By Ed Barnes, ,
Published November 20, 2015
A new study by the National Association of Scholars has found that 70 percent of the summer reading books assigned to incoming college freshmen in the U.S. show a liberal bias and are not academically challenging, setting off a storm of debate in educational circles.
The report, "Beach Books: What Do Colleges Want Students to Read Outside Class?", surveyed 290 colleges and categorized their summer reading lists in broad terms, such as "multiculturalism, immigration and racism" (the most common category chosen by colleges), or "environmentalism, animal rights and food" (the second largest liberal category selected by colleges). The study found that "the choices by and large reflect leftist political perspectives."
"Even where the books themselves may convey more complex social views, most of the books on the list fit neatly with the agenda of the campus left: anti-Western, anti-business, multicultural, environmentalist and alienated. The books do signal what lies ahead for students in many colleges: a four-year program of more of the same," the report concluded.
The study did not look at the alleged bias of the assigned books individually, according to NAS spokeswoman Ashley Thorne, who helped create the list. "We looked at what the books were about," she said, and then categorized the general subject as either liberal or conservative.
"Only 2 percent of the books were considered conservative," she said.
The study also found that the selection of books focused heavily on "pop culture and sports and not core curriculum," which is where Thorne argued higher education should be going.
“They were not intellectually challenging,” she said.
The report also argued that "the current reading programs take little interest in the classics." It found that there were no works by Shakespeare or from the Renaissance and that ancient works were completely ignored.Of the 290 assignments by colleges, only five schools came close to assigning classics, according to the report. Those "classics" were: Frankenstein, The Communist Manifesto, Walden and the Adventures of Huckleberry Finn -- which was assigned by two colleges.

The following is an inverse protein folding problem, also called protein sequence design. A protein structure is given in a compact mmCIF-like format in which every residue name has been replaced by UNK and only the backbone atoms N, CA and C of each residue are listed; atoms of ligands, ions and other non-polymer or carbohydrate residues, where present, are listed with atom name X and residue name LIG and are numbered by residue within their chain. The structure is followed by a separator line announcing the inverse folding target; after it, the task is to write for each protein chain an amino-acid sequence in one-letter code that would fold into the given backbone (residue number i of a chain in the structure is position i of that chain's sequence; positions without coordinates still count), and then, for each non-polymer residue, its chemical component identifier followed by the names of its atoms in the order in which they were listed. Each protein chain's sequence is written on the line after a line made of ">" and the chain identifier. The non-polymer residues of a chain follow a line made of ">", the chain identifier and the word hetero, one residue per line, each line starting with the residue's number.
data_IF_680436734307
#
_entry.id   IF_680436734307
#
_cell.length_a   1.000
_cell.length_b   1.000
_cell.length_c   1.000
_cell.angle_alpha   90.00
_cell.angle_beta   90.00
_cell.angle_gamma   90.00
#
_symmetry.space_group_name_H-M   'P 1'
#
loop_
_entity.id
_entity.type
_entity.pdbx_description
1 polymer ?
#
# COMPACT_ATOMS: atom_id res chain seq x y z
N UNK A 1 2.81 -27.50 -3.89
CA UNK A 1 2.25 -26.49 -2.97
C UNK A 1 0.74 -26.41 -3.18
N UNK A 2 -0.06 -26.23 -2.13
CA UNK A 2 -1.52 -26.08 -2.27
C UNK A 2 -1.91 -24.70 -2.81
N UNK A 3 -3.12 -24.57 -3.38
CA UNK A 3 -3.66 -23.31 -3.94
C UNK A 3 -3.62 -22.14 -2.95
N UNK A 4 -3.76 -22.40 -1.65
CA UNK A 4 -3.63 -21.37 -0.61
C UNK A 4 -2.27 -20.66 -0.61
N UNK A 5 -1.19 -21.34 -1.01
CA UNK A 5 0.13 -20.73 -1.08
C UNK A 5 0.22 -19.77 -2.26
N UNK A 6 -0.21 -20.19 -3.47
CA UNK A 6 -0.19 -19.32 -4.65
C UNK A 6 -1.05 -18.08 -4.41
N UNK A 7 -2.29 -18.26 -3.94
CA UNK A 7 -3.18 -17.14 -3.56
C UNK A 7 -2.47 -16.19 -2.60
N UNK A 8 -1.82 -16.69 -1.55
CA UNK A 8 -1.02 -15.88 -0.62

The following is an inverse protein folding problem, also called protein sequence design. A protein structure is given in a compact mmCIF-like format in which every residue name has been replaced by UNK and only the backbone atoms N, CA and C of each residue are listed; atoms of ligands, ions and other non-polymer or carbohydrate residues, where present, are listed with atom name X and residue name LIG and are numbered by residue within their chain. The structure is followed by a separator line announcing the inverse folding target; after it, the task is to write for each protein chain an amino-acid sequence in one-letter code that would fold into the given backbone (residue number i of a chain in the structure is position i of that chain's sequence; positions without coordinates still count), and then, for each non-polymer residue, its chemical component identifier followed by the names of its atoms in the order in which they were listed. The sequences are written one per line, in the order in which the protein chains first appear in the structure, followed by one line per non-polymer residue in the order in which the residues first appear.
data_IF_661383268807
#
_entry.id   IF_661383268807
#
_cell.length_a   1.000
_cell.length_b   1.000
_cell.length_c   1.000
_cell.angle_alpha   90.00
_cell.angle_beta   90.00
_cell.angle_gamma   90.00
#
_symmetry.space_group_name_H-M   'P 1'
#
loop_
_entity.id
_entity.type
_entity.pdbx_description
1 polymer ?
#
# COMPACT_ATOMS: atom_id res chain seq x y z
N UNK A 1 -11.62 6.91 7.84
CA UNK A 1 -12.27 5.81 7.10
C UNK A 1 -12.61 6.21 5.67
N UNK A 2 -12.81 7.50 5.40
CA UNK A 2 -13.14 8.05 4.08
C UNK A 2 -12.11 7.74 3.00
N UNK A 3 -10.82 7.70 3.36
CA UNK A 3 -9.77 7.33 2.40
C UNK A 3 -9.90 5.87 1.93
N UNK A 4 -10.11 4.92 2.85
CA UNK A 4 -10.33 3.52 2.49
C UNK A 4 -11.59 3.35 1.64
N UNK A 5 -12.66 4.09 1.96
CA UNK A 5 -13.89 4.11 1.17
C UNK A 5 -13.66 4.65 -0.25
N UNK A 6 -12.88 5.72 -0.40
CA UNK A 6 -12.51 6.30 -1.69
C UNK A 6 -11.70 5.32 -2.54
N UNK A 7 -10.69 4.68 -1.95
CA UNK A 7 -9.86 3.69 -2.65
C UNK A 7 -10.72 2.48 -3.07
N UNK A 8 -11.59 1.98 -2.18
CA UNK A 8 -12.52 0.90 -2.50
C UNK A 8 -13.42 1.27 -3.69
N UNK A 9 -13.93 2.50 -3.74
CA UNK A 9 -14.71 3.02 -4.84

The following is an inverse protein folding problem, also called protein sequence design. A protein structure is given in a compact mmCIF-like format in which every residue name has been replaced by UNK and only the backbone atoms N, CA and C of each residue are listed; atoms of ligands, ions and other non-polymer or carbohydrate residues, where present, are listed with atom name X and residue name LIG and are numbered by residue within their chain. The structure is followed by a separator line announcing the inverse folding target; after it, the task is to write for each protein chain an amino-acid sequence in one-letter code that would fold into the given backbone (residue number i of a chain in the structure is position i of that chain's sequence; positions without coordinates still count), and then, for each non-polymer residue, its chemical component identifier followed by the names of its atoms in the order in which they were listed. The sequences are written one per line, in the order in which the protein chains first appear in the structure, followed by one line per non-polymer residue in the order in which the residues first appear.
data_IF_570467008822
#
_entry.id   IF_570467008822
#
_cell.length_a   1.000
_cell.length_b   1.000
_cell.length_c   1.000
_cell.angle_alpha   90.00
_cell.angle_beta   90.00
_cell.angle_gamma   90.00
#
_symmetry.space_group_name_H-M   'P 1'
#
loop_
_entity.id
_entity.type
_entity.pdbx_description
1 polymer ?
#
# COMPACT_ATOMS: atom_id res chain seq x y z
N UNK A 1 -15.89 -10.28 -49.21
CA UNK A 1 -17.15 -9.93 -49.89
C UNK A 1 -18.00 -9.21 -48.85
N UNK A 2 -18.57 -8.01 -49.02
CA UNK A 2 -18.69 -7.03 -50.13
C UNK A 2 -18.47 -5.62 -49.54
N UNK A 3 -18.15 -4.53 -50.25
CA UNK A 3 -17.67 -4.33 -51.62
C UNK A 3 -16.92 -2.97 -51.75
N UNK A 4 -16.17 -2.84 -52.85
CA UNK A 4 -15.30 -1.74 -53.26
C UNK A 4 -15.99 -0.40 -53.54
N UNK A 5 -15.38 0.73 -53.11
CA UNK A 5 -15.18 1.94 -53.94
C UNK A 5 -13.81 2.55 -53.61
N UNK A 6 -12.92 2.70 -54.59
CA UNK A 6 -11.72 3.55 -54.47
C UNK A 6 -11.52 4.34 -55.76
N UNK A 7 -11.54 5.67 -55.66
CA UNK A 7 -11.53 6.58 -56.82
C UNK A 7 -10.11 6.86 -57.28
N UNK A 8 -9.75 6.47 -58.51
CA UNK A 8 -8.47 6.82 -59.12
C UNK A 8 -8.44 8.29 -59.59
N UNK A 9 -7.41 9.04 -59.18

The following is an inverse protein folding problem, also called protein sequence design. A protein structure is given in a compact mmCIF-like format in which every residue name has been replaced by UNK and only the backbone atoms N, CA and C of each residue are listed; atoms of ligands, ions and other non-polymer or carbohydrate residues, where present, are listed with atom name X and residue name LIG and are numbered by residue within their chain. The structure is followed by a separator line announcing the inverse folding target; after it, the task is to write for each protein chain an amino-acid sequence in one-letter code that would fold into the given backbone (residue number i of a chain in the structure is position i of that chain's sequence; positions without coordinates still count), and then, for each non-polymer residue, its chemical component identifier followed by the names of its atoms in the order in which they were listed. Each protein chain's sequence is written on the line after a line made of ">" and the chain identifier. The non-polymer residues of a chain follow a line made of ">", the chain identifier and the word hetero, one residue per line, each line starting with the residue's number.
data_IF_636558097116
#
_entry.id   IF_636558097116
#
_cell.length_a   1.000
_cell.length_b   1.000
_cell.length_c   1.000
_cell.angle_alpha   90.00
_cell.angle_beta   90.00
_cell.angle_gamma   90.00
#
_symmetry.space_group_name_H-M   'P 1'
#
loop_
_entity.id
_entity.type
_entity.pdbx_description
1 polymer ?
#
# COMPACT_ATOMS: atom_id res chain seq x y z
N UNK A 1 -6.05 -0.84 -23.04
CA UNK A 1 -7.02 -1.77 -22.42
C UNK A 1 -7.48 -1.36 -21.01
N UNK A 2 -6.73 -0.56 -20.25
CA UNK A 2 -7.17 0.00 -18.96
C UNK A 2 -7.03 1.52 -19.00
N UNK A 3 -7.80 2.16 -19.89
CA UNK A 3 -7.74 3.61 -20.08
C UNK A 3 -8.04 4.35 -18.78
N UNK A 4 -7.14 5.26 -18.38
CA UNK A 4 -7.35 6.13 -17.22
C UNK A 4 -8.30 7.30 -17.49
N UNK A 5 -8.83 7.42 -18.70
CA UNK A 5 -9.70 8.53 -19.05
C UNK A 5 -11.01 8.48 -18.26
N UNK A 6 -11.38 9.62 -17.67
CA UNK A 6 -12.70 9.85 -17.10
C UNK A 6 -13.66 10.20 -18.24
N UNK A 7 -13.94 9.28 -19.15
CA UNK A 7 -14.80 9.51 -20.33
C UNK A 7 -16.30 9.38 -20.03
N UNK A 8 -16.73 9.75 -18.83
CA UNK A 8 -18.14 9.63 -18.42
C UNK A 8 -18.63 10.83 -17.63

But educators argue that classics are curriculum material best studied in the classroom, and that students are unlikely to read Rousseau over the summer. They argue that popular books not only build common ground, but help students learn to write better than the textbooks and classics they will be required to read in their courses
The NAS's use of broad-brush categories also came under widespread criticism from educators. John K. Wilson, an Illinois educator who writes the College Freedom blog, said that the most assigned book was "This I Believe," a collection of statements of what people believe by a wide array of contributors that could hardly be considered liberal or conservative.
"It doesn't appear that anyone at NAS has read the book," he said.
He also challenged the inclusion of "Persepolis," a graphic novel about the brutal dictatorship in Iran, as liberal, and the failure to list "Freakonomics," a libertarian book about economics, as conservative.
The report also came under fire from the Chronicle of Higher Education, the major magazine of the academic world, according to an editor who works there and asked not to be named.
"Is that a report, or is it a PR stunt?" Mike Caufield posted on the Chronicle's website. "Once you look at the methodology of the report and look at the organization releasing it, the story here is apparently 'Right Wing Organization thinks summer reading is too liberal, according to self-devised classification system.'"
Caufield charged NAS's funding by the Sarah Scaife Foundation, a Pittsburgh-based funder of conservative causes since the 1980s, and its public opposition to multiculturalism and affirmative action created a bias in the study that made it useless. As another poster wrote, "Does being 'conservative' really mean active support for pollution and animal suffering? Not only is this insulting to the concept of conservatism, it is nonsensical."
But Peter Wood, president of NAS, stood by his group's report, saying, "Something is wrong when Frankenstein is the best book on the list; the only work of philosophy is The Communist Manifesto; and books on Africa outnumber books on Europe nearly six to one."